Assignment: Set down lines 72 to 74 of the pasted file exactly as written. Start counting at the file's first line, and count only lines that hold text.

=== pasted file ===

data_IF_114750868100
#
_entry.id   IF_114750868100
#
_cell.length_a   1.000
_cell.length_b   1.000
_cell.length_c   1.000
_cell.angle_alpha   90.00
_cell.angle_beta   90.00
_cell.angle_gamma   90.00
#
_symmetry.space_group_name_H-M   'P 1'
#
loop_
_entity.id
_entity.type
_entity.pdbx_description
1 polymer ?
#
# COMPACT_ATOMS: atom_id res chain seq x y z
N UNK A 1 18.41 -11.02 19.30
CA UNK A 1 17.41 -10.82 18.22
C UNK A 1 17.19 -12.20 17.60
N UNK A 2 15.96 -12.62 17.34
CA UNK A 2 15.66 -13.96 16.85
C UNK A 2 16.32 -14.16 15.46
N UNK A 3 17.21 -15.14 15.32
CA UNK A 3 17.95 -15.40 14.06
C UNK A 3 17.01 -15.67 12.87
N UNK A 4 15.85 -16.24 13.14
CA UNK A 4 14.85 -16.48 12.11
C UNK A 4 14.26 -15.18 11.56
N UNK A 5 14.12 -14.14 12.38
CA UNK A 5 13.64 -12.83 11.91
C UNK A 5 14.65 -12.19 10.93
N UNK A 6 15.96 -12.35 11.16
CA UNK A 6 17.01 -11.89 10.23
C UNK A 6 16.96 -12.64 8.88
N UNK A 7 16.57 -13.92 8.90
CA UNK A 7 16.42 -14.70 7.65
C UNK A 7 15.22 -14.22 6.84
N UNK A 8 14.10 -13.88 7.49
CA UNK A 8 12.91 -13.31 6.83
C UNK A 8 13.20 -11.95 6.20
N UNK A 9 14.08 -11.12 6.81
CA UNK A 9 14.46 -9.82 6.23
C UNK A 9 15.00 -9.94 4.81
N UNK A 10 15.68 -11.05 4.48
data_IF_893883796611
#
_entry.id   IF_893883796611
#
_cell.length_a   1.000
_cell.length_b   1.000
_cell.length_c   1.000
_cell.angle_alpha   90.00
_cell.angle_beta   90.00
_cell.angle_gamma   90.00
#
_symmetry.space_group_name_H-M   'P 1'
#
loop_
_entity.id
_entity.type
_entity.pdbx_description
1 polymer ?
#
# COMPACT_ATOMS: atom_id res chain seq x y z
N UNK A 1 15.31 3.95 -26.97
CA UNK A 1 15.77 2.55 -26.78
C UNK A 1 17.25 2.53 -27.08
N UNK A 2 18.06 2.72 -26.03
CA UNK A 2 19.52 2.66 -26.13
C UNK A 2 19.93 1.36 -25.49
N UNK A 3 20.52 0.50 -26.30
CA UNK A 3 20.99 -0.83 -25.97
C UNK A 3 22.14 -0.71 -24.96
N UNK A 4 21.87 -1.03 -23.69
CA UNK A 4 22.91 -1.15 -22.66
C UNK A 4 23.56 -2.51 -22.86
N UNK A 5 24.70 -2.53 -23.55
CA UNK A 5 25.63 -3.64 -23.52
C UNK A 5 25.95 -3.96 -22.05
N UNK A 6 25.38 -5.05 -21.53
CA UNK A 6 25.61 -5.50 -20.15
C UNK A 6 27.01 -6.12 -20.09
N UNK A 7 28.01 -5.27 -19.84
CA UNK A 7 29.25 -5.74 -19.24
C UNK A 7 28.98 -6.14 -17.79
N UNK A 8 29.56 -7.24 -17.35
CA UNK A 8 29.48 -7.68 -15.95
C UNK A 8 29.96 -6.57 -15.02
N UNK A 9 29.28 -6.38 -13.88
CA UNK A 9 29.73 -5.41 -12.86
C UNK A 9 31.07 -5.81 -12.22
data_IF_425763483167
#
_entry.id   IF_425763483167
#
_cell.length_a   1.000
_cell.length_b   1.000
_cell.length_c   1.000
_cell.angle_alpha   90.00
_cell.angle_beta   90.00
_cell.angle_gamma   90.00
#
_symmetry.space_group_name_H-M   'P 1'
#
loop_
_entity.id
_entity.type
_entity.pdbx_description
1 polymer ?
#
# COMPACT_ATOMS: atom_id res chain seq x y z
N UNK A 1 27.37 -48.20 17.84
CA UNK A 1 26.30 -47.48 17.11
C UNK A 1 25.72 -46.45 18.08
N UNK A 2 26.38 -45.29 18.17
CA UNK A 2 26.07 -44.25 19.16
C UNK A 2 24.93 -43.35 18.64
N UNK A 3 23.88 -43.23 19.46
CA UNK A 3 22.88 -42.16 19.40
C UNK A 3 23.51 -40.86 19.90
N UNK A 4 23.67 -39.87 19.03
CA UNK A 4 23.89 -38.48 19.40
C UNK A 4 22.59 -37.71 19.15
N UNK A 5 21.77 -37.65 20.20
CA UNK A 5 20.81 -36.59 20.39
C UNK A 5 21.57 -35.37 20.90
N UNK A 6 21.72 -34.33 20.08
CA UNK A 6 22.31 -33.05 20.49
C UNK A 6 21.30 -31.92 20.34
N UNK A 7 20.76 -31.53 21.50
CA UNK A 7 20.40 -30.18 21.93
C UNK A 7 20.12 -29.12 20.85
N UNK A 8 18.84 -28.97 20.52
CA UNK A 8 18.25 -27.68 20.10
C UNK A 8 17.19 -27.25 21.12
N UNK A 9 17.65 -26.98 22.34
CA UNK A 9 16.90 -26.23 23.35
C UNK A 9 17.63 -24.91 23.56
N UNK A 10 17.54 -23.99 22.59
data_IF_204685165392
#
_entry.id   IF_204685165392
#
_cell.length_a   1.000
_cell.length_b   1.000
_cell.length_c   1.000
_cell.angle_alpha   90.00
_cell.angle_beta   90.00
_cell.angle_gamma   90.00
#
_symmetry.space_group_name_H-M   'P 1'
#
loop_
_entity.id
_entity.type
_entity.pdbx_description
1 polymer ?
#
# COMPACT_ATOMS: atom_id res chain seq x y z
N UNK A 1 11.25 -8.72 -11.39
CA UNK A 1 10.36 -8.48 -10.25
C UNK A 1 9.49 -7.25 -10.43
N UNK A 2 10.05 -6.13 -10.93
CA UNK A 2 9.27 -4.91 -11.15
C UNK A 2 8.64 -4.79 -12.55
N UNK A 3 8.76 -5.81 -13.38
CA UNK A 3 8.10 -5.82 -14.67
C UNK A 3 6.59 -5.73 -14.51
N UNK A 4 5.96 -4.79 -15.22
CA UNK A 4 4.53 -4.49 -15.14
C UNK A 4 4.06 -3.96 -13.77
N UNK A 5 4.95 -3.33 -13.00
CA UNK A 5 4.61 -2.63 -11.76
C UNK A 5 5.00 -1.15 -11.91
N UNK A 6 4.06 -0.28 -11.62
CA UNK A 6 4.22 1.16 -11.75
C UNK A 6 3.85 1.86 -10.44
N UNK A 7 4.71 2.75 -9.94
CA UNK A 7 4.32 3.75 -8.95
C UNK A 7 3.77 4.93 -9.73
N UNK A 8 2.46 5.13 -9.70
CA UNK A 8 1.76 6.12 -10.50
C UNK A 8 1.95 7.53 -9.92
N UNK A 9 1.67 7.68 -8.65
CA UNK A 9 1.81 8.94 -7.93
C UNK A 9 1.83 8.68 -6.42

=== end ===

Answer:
N UNK A 2 18.06 2.72 -26.03
CA UNK A 2 19.52 2.66 -26.13
C UNK A 2 19.93 1.36 -25.49